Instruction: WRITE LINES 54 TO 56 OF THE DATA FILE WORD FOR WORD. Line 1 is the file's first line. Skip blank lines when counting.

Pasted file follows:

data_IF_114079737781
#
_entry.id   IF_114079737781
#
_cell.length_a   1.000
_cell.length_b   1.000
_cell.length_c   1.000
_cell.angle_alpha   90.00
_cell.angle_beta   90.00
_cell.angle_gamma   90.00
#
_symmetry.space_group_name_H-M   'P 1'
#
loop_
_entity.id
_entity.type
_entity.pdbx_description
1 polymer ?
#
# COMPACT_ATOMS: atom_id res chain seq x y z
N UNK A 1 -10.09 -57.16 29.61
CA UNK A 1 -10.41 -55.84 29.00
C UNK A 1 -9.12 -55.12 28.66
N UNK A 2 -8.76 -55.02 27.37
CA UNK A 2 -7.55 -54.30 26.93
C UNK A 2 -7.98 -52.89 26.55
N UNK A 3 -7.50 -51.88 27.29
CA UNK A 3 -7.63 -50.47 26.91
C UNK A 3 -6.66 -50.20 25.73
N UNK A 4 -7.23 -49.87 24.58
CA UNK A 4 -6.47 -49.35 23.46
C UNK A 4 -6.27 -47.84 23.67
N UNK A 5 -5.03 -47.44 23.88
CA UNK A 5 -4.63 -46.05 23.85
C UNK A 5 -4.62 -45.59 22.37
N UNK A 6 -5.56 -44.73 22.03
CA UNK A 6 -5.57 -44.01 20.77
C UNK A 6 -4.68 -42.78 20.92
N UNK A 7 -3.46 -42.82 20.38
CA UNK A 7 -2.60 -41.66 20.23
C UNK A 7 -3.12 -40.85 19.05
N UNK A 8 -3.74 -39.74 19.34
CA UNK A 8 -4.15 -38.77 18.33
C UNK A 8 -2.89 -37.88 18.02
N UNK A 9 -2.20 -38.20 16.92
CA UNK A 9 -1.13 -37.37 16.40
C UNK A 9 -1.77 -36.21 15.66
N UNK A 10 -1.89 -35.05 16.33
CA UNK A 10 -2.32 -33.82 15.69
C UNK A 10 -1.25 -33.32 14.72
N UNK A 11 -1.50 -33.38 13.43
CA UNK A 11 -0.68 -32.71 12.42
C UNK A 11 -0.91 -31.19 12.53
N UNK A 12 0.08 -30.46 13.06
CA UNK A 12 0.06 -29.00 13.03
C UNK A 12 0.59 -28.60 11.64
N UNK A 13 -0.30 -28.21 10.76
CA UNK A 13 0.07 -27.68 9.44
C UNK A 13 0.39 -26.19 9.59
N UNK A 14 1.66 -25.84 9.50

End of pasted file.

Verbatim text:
N UNK A 12 0.08 -30.46 13.06
CA UNK A 12 0.06 -29.00 13.03
C UNK A 12 0.59 -28.60 11.64